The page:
The need of single ministers and missionaries is a unique need. It is a coming together of the challenges of the ministry combined with the challenges of being single. In some cases the combination helps, while in many instances it produces heightened areas of vulnerability. The struggle may be with loneliness, control, self-worth, contentment, purpose, or a variety of temptations that seem to gain strength as singleness and ministry rub against each other on a daily basis. If these areas are not handled well they will lead to catastrophic results. There is a need for single ministers to better discern their areas of vulnerability, the role of the heart in their struggles, and the resources that God has provided to guard their hearts, lives, and ministries.
There are now many resources available for ministers. These can be found in books, articles, websites, conferences, magazines, and in the seminary classroom. This is rightly so due to the challenges of ministry.
Barnabas Ministries, a ministry whose mission is to care for pastors, has described the challenge of ministry in these words.
In today's world, ministers, missionaries and other Christian leaders are all on the front lines of spiritual conflict. Even in the best of times, those in ministry can feel isolated and alone, overwhelmed with the demands of ministry, burned out, and experiencing relational difficulties with family, staff, or those with whom they serve.
Ministry of any type is a job that deals with the eternal. While others have jobs that are important, demanding, and stressful, ministers have the burden of knowing that what they do has the potential of impacting every part of their congregant’s lives. It affects the present and also eternity. It is a calling that deals with the most profound issues of humanity. If one is not equipped with the needed skills and knowledge and not empowered by the Holy Spirit, the ministry can quickly deteriorate from a blessing to a curse. It is truly a calling, a vocation with huge rewards and at times gut-wrenching losses.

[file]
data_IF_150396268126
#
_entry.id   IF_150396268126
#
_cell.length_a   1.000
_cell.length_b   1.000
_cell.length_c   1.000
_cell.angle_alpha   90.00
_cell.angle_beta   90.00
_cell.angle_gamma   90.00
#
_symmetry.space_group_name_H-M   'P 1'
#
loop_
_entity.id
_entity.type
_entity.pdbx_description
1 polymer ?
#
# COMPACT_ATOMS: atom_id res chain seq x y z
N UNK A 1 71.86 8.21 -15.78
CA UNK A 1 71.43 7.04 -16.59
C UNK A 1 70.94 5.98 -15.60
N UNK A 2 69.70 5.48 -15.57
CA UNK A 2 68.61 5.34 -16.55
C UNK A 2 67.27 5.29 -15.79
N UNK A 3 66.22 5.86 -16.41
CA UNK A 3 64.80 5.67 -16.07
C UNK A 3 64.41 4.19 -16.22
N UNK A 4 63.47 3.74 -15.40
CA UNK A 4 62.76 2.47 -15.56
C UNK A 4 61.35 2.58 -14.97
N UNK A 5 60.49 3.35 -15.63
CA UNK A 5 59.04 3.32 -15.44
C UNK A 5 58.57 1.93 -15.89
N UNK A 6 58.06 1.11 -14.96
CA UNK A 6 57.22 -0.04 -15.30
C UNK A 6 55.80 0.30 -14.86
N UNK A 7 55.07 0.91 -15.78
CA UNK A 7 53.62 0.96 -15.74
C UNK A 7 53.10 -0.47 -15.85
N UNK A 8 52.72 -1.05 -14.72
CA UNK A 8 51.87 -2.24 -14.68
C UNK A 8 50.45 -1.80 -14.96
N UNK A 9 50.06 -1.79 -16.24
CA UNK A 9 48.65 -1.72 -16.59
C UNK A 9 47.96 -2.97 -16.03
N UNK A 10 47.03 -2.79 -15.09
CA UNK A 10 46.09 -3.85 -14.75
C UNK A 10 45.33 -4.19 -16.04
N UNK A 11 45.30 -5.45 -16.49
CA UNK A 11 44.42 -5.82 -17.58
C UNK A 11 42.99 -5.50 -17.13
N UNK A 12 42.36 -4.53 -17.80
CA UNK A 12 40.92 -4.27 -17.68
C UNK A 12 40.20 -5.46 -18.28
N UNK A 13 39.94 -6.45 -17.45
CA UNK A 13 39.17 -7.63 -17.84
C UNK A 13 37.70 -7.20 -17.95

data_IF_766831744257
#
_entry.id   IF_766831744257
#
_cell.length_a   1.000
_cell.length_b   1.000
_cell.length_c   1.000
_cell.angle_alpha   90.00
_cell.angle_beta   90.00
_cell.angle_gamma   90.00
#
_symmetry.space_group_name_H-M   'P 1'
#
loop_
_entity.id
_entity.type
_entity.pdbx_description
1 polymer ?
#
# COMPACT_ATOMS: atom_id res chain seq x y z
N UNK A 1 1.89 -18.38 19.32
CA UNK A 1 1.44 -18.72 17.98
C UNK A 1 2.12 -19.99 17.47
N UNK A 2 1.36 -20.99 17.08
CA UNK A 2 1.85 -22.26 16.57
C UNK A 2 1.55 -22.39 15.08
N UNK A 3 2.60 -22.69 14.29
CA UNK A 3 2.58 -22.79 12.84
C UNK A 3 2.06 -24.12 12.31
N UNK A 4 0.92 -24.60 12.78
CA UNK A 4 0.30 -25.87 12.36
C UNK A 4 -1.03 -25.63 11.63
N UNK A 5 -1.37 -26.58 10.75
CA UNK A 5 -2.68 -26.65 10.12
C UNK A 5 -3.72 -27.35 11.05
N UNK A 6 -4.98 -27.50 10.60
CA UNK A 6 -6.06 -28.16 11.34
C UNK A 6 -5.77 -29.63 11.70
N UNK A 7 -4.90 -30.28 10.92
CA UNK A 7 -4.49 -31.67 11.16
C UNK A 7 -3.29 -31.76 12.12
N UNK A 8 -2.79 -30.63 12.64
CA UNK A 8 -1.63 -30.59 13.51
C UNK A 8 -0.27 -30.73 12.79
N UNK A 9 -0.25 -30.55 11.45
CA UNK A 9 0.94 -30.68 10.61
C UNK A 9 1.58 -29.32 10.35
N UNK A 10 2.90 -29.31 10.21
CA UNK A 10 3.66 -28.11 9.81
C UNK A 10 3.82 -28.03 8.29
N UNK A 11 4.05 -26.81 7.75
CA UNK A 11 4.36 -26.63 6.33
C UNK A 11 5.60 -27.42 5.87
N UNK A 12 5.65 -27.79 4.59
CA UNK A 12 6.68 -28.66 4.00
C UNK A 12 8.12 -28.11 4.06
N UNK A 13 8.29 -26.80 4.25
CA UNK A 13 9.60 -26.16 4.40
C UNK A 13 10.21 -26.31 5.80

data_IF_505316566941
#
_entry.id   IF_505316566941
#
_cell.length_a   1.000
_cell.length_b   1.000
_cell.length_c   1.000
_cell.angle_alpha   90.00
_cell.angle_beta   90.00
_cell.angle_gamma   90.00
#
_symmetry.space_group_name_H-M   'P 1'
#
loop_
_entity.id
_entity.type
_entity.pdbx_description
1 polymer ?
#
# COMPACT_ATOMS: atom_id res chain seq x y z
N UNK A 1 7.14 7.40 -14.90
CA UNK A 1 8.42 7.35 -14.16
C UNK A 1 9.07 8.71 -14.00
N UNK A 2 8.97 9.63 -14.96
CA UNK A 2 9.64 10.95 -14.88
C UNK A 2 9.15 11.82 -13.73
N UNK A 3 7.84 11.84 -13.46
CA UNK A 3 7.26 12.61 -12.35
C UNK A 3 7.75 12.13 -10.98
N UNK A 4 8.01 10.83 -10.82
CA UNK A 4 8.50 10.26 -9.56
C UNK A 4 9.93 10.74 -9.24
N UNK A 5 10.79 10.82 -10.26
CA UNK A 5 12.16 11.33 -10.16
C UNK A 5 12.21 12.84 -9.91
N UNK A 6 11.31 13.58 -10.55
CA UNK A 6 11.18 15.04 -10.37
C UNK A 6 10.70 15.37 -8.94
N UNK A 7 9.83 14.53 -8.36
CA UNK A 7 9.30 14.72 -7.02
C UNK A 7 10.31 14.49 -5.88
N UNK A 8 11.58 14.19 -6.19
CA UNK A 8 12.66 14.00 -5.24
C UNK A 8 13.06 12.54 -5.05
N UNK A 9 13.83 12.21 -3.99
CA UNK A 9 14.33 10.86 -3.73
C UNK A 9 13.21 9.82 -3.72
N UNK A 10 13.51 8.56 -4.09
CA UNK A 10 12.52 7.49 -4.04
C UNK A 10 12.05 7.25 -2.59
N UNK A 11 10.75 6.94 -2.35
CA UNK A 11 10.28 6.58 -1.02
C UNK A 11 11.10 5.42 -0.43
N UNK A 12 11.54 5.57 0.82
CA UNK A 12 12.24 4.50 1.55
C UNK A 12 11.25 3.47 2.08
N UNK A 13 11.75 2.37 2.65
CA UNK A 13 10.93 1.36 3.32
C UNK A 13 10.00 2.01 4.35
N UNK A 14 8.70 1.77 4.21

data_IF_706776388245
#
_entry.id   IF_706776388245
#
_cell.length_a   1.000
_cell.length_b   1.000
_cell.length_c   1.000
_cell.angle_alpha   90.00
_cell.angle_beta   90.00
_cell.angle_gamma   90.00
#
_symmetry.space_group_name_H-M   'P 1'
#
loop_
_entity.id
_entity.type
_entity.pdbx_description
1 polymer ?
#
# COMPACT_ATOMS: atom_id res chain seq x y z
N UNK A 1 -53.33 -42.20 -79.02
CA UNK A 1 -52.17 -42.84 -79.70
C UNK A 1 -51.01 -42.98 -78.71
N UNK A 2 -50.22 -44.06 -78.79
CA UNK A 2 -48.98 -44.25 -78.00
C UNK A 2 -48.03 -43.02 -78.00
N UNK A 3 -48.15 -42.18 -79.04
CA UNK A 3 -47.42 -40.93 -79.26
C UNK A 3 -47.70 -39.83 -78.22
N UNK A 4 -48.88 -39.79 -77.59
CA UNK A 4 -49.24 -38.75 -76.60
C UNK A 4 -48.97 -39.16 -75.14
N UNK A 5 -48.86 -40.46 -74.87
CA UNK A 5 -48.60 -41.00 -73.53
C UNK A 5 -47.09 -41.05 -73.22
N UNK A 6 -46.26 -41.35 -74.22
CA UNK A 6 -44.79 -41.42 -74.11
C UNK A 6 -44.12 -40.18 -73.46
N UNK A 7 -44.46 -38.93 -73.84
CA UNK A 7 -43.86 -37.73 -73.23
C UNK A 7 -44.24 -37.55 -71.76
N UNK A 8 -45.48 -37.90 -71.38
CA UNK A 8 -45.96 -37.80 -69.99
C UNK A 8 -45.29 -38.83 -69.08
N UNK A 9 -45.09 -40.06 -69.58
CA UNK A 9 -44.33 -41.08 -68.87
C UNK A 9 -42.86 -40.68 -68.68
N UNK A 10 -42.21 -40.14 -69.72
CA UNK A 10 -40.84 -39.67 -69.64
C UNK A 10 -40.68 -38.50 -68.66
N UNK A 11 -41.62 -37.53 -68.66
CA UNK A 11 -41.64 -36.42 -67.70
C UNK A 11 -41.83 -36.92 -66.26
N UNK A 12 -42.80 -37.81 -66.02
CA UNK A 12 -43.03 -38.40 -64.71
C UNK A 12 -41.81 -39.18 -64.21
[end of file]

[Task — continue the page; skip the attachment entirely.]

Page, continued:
Singleness has its own challenges as well. From a practical standpoint it is one person who is cleaning house, washing clothes, managing their finances, buying groceries, doing all the cooking, working a job, and much more. In some cases they are even raising children or caring for aging parents. At the same time the single person has profound longings for companionship, value, contentment, peace, love, intimacy and other natural desires.
Now imagine the stressors of ministry and the challenges of being single intersecting in the life of one person. If one is equipped to manage life well and empowered by the Holy Spirit to use his or her singleness for the kingdom of God then it could be an advantage. On the other hand if this unmarried person who is in ministry is not prepared it could be not only disastrous for him or her, but also for anyone else who is being impacted by their ministry or is seeking to follow their example.
Whether it be on staff at a local church, on the mission field, or countless other places of ministry, single ministers are a unique segment of the family of God. They have great potential for impacting the church and the world for the sake of Christ. May these pages be used to help encourage, exhort, and equip those who are single and in ministry. May the Kingdom of God be strengthened by each one who embraces the call to “unhindered devotion.”
 Barna Group, March, 2001, "A Profile Of Protestant Pastors In Anticipation Of Pastor Appreciation Month," http://www.barna.org/barna-update/article/5-barna-update/59-a-profile-of-protestant-pastors-in-anticipation-or-qpastor-appreciation-monthq/ (accessed September 25, 2011).
 The Barnabas Ministries, August, 26, 2008, "The Need," http://thebarnabasministries.org/need.htm. (accessed March 7, 2011).